Georgia - COVID-19 Covered

Georgia

Total Cases: 195,435 (August 4)
Tests Administered: 1,646,401 (August 3)
Fatalities: 3,842 (August 4)
Testing:
  • Information on COVID-19 testing in Georgia can be found here. 
  • The Georgia National Guard will partner with the Georgia Department of Public Health and Augusta University to assist COVID-19 testing facilities. (May 21) 

ECONOMIC RESPONSE

Essential Service Designations:

  • Governor Kemp signed an executive order clarifying and expanding essential services to include the visitation, care, and transportation of elderly and child populations. The order also includes the obtainment of internet services for educational use. (April 3) 
  • Under the current declared emergency designation, the following personnel is considered essential during a disaster: petroleum distributors, food distributors, non-emergency medical facilities (such as dialysis centers), pharmaceutical providers, members of the media, medical facility support staff, and local government essential workers. (GEMA) 

Labor & Workforce Guidance, Standards and Regulations:

  • The Georgia General Assembly passed SB 408, which allow the expansion of unemployment benefits continue even after the Governor ends the state of emergency at the end of June. (June 24)
  • Governor Kemp announced that the state is producing a filming best practices guide for the film and television industry once filming resumes in Georgia. (May 22)
  • Governor Kemp signed an executive order mandating restaurants, bowling alleys, movie theaters, and other reopening businesses to take certain hygiene and distancing steps to protect their employees and the public. (April 27)
  • The Georgia State Board of Cosmetology and Barber instructed businesses to follow the OSHA “Guidance on Preparing Workplaces for COVID-19,” including instituting temperature checks of employees when necessary, screening customers, limiting occupancy, disinfecting, using PPE, and promoting social distancing. (April 22)
  • Governor Kemp issued an executive order opening designated businesses including some theaters, restaurants, barbershops, salons, and gyms. Screening will be required for employees with shortness of breath, a fever, or a cough. Increased sanitation, PPE use, and other safety measures are required to be taken by businesses. (April 20)
  • Governor Kemp issued new guidance to merchants and ATM owners, which includes, encouragement to frequently clean and disinfect terminals and clean checkout and payment terminal areas. Governor Kemp also reiterated the shelter in place order allows businesses to suspend the use of PIN pads, PIN entry devices, electronic capture signature, and any other credit card receipt signature requirements if it is permitted by underlying credit card agency and company agreements. (April 5)
  • Governor Kemp signed an executive order that would allow unemployed Georgians to collect unemployment pay for 26 weeks instead of 14 weeks and would allow someone who finds a job to earn up to $300 a week before their earnings count against the unemployment pay. (March 26)

Economic Stimulus & Relief:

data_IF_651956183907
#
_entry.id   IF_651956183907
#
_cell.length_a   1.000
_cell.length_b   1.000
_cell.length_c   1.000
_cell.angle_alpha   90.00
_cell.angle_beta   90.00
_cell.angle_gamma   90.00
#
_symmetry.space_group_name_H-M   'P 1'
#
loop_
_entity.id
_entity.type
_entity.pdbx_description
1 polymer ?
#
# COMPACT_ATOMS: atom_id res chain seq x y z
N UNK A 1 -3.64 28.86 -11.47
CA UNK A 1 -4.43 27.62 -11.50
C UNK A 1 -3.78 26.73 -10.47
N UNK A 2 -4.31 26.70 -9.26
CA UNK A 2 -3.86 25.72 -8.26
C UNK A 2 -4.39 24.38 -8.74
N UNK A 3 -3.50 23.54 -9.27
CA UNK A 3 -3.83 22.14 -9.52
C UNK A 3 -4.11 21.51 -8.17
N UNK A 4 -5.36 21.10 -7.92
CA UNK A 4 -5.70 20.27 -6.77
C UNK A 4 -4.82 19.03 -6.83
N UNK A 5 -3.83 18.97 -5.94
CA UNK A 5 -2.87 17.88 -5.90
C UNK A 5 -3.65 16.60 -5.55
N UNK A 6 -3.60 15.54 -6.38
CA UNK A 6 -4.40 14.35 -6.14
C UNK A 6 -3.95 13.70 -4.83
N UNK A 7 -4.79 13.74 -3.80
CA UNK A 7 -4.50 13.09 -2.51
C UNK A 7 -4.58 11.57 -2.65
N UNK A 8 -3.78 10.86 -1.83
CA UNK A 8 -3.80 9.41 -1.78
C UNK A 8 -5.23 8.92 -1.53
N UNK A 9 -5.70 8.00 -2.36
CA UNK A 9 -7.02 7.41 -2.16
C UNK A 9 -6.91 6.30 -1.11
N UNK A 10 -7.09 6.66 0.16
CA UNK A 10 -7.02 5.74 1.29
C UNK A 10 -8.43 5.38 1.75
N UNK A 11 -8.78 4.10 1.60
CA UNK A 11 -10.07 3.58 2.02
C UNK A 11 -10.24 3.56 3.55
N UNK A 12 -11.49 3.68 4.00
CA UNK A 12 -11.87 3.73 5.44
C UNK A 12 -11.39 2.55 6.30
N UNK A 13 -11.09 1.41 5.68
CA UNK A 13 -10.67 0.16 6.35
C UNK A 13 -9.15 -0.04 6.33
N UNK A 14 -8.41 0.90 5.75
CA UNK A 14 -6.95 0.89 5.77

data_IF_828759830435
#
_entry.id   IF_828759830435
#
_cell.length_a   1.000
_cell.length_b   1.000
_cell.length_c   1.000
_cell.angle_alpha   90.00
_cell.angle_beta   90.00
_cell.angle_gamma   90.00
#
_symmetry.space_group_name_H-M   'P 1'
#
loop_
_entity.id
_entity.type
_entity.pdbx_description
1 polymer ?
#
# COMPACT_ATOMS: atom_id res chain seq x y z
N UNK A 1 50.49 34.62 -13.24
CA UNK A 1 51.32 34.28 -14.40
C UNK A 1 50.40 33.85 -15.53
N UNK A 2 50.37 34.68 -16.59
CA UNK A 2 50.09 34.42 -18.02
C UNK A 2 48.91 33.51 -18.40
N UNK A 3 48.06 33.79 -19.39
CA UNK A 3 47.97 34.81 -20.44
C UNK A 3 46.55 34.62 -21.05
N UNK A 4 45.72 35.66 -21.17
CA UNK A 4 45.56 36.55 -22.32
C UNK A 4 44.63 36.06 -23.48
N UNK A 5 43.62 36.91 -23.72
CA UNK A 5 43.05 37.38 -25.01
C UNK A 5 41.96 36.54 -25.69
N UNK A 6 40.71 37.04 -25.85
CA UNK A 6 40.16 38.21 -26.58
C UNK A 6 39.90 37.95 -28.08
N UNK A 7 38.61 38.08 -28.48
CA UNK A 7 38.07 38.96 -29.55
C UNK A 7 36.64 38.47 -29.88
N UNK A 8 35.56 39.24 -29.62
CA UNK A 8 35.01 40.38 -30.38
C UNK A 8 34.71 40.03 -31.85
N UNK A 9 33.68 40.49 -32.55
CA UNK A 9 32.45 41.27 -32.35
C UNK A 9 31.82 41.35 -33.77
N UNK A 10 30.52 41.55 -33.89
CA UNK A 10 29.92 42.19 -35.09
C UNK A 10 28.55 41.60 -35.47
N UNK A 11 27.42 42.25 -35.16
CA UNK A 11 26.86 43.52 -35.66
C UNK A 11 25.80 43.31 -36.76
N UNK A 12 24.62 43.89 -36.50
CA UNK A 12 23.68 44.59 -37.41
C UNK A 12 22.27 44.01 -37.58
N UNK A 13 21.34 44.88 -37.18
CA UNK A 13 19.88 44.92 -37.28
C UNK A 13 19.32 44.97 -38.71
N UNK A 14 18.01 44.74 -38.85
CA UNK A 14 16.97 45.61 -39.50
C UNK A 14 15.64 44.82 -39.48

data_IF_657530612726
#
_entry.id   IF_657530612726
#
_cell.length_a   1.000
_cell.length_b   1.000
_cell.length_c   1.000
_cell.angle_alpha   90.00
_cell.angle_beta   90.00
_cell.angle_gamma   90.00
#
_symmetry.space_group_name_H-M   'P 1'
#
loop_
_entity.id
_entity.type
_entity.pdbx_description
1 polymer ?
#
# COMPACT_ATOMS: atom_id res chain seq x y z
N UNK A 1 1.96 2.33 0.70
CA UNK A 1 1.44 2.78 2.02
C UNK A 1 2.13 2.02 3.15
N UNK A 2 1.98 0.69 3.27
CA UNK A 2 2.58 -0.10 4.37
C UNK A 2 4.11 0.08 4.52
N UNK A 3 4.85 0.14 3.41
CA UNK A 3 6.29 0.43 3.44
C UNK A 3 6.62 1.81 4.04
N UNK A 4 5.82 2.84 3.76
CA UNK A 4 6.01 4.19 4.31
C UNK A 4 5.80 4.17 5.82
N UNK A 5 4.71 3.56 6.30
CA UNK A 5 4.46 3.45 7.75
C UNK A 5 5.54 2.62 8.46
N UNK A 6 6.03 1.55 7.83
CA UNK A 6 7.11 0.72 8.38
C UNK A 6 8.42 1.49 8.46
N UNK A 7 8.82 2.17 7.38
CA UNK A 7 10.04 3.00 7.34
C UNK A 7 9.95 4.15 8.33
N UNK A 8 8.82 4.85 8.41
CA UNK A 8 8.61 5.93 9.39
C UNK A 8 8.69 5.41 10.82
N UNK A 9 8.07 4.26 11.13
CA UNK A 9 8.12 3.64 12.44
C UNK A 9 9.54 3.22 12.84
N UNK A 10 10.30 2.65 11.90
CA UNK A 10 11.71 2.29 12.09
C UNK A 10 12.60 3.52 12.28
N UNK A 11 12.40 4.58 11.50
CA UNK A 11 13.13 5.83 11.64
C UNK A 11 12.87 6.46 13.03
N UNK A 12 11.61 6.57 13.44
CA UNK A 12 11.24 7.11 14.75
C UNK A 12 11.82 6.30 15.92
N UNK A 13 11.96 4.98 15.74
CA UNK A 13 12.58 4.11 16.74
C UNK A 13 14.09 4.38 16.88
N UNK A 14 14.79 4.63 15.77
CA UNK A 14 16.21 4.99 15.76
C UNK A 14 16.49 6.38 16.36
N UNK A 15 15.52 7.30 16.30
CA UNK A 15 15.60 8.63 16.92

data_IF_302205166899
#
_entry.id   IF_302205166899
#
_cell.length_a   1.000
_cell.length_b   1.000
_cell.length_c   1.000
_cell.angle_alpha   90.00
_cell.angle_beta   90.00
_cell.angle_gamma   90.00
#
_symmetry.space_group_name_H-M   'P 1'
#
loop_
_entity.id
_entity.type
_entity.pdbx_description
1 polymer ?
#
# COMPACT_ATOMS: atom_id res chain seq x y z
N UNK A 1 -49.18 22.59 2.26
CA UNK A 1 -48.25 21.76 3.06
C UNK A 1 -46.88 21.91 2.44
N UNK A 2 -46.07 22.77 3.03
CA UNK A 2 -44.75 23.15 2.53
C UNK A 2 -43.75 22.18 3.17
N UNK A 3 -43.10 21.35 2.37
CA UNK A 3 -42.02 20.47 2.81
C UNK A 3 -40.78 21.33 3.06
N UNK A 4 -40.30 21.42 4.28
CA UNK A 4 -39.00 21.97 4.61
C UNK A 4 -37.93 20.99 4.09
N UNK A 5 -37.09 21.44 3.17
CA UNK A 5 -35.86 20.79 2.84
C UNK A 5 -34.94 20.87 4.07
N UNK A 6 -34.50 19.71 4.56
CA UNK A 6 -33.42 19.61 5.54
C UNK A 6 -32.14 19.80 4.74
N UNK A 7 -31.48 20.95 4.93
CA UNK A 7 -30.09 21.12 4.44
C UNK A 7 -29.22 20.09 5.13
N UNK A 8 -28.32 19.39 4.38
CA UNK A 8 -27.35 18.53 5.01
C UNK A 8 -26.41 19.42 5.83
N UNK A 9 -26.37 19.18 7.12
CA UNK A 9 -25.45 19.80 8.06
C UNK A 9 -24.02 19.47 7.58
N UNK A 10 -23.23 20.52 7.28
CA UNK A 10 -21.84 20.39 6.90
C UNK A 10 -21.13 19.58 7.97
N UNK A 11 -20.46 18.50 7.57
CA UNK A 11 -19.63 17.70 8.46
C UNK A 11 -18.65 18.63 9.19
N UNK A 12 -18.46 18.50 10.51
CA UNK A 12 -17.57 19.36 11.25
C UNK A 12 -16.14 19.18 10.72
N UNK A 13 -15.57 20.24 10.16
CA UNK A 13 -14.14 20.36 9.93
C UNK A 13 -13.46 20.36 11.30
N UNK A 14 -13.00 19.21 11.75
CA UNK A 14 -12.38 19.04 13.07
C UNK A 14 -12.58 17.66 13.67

• Governor Kemp announced the application process for local governments looking to receive funds allocated to the state from the CARES Act. (June 29)
  • Governor Kemp signed three executive orders making transfers from the Governor’s Emergency Fund to departments including the Georgia Departments of Defense, Correction, Juvenile Justice, Natural Resources, and Public Safety. (June 26)
  • Georgia Power will lift the COVID-19 moratorium and resume power shutoffs on July 15, but will also offer specialized payment plans. (June 16)
  • The Family First Coronavirus Response Act of 2020 will allow the Food and Nutrition Service (FNS) to facilitate the distribution of Pandemic-Electronic Benefit Transfer Program (P-EBT). The benefits will be given to families with children that received free or reduced lunch from schools. (June 12)
  • The Georgia Supreme Court’s extension of the state’s judicial emergency through July 12 will also extend the moratorium on evictions. (June 12)

Business Support & Resources:

  • The Georgia Senate passed SB 359, which would shield companies from legal liability related to COVID-19 unless they show “gross negligence, willful and wanton misconduct, reckless infliction of harm, or intentional infliction of harm.” The House previously passed the same measure. (June 26)
  • The Georgia Senate panel passed HB 216, which would protect businesses and health care providers from being held liable if workers, customers or visitors contract COVID-19 under certain circumstances. (June 16)
  • Governor Kemp announced the launch of Georgia Department of Economic Development’s Georgia Suppliers Interactive Map and List, which is a list and interactive map of Georgia companies that are providing businesses with needed PPE materials. (May 18)
  • The Georgia Supreme Court issued a rule banning landlords that received funds from the CARES Act from seeking evictions against tenants for not paying rent. (May 1)
  • Atlanta Mayor Keisha Lance Bottoms announced that Invest Atlanta will be offering emergency small business loans ranging from $500 to $30,000. (March 23)

SOCIAL RESTRICTIONS

Reopening:

  • Governor Kemp issued an executive order extending the Public Health State of Emergency and existing COVID-19 safety measures(August 3) 
  • Governor Kemp issued an executive order extending the State of Emergency and Public Health Emergency for all of Georgia. (July 27) 
  • Governor Kemp issued an executive order that prevents local governments from enforcing face-covering orders that conflict with the current statewide order. (July 16) 
  • DeKalb County and the Cities of Avondale Estates, Doraville, and Dunwoody have mandated the use of face coverings in public. (July 14) 
  • Atlanta’s public transit system will require riders to wear masks on trains and buses beginning July 13. (July 13) 
  • Atlanta Mayor Keisha Lance Bottoms reinstated Phase 1 reopening guidelines, in which residents should wear face masks, restaurants should close dining rooms, non-essential city facilities should close, and individuals are encouraged to leave home only for essential travel. (July 13) 
  • Several counties and municipalities in Georgia have issued mandates requiring the use of face masks. (July 10) 
  • Atlanta Mayor Keisha Lance Bottoms issued a mandate requiring the use of face masks. (July 9) 
  • Savannah Mayor Van Johnson issued an emergency order requiring the use of face masks when out in public spaces and in commercial establishments. (June 30)
  • Governor Kemp signed an executive order extending the Public Health State of Emergency through August 11, 2020. (June 29)